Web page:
It’s sounds simple, but not in an aircraft that is tearing apart violently, the biggest challenge is surviving a wind blast of 800 km/hr that could blow off eyelids, tear off limbs and snap vertebrae, says Dr John Ogle, an air force flight surgeon who has investigated plane ejections and crashes.

Ogle suspects Siebold probably stayed with some of the wreckage, such as his seat, which would have slowed his fall.

Siebold would have faced the triple threat of lack of oxygen, extreme cold and
intense air pressure as he fell at a rate of about 480km/h, he said.

As the doomed flight rocketed past the speed of sound about 13 kilometres high and then shattered seconds later, the chances of survival were slim.

Remarkably, as sections of the cockpit, fuselage, a wing and motor rained down over the Mojave Desert and pieces of the lightweight craft tiny enough to travel 56 kilometres were picked up by the winds, a single parachute was seen in the sky.

Bill Weaver has been telling a similar story for decades.

The former Lockheed test pilot was torn from the seat of an SR-71 Blackbird 24km above New Mexico on January 25, 1966. The plane was going more than triple the speed of sound.

As Weaver banked into a turn, a malfunction caused one engine to lose thrust. He lost control of the jet and knew he was in trouble as the plane began to pitch and break up.
He didn’t have time to be scared.

‘I knew we were going to just be along for the ride,’ he said.

Weaver tried to radio to the reconnaissance and navigations officer in the back seat that there was no way to safely bail out, so they should stick with the plane and eject when it got lower.

But the severe gravitational forces made his speech unintelligible and then he blacked out.
The whole event to that point took two to three seconds.

When Weaver regained consciousness, he first thought he was dreaming. With the face plate on his helmet iced over from temperatures as cold as minus 48C, he could only see a hazy white light and in a detached sense of euphoria, he thought he was dead.

He was relieved when he realised he was alive and plunging toward Earth.

‘I had no idea how I got out of the airplane,’ he said.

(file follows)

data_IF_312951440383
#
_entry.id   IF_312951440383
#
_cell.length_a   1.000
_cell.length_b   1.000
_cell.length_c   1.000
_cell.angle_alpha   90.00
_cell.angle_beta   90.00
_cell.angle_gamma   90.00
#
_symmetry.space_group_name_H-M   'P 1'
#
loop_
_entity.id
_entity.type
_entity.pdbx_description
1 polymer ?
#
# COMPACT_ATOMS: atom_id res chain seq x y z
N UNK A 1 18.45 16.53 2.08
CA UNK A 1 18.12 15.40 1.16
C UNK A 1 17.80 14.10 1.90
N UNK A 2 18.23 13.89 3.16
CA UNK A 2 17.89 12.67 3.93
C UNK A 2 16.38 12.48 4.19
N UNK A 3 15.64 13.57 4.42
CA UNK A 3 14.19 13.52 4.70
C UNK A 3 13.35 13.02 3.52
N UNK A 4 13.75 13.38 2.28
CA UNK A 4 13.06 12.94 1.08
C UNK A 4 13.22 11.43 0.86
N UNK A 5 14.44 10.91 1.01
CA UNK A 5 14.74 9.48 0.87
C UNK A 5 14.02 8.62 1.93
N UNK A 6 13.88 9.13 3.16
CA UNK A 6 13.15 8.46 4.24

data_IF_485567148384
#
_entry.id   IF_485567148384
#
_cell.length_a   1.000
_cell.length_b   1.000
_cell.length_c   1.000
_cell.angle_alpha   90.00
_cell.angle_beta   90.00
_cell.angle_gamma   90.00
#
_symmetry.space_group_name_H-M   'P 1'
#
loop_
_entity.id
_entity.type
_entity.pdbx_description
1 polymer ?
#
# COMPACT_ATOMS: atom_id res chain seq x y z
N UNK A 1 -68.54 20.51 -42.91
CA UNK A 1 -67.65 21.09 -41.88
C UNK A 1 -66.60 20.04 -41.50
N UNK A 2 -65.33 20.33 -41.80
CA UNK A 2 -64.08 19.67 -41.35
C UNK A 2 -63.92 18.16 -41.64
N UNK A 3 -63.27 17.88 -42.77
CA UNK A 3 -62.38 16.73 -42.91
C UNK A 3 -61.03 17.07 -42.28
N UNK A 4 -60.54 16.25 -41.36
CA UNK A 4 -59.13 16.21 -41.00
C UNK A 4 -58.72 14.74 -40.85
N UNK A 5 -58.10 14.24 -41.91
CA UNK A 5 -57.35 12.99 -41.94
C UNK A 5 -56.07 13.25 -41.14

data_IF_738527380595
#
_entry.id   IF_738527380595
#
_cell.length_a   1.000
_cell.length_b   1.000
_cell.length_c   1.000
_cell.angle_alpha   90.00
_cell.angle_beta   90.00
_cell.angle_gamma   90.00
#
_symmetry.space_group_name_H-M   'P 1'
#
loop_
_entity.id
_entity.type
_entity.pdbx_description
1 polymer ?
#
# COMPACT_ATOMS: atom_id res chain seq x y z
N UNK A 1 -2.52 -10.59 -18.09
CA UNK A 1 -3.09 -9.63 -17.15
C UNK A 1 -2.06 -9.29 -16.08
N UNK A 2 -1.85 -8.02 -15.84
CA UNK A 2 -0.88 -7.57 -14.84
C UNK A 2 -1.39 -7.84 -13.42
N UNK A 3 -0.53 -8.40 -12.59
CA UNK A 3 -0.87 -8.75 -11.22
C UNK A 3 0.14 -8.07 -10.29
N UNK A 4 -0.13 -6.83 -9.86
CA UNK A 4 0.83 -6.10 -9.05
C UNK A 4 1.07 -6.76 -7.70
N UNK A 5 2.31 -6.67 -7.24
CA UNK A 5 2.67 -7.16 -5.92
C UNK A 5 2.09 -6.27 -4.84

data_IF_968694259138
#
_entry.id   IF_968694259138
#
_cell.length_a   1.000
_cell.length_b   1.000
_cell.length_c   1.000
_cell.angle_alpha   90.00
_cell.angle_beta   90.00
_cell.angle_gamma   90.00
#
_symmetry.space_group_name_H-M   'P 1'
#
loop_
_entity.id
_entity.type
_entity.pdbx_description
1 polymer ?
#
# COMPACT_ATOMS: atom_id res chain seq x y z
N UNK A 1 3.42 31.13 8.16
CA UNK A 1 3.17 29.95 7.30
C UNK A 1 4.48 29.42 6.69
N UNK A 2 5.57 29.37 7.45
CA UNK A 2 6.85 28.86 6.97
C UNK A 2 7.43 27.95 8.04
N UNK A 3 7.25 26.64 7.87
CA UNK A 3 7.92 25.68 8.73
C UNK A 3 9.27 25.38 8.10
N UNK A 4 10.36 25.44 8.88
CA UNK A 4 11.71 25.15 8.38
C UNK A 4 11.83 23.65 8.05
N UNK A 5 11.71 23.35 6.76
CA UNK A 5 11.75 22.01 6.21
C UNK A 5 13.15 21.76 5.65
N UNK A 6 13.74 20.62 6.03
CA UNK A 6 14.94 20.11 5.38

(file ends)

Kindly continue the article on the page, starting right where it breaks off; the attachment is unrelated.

‘I had no idea how long I had been free falling. Had no idea how high I was or low I was.’
How Siebold got out of SpaceShipTwo is also unknown, according to National Transportation Safety Board Acting Chairman Christopher Hart, who said the pilot hadn’t been interviewed because he’s recovering from injuries originally characterised as moderate to major.

Initial findings show the Virgin Galactic plane designed to take tourists for $A270,500 joy rides beyond the edge of Earth’s atmosphere, broke apart after the craft’s re-entry braking system prematurely activated during its rocket blast, Hart said.

Capt. Ivan


Thai VietJet Approaching Departure.

Thai VietJet Air (TVJA), the Thai parent company of Vietnam’s low-cost airline VietJet Air, is scheduled to take off next month.

The airline is owned by Thailand’s Kannithi Aviation (51%) and VietJet Air (49%) is expected to obtain its air operator’s certificate (AOC) from the Civil Aviation Department within the following weeks.

TVJA conducted a successful proving flight, the last part of the assessment by authorities before issuing an AOC, on Oct 25 with a flight from Bangkok to Chiang Mai and back.

Somphong Sooksanguan, president of Kannithi Aviation, said that TVJA’s launch is now imminent after a number of postponements this year. As a warm-up to regular flights, the airline will start a series of charter flights from the Thai capital to Vietnam and India on Nov 15.

Parent VietJet Air has already made available an Airbus 320-200 jet to support the launch of TVJA. The narrow-body jet, now parked at U-Tapao airport in Rayong, features a Thai flag below the cockpit’s side windows and the word Thailand below the VietJetAir logo on the tail. A second but brand-new Airbus is expected to be delivered soon after.

Pilot’s Recruitment here.
Flight Cabin Crew Recruitment here.

Capt. Ivan.

Eastern Airlines Re-launch: Now looking for Flight Attendants.

The relaunch of the once a legend Eastern Air Lines is approaching and is planned early next year, now is on the lookout for flight attendants.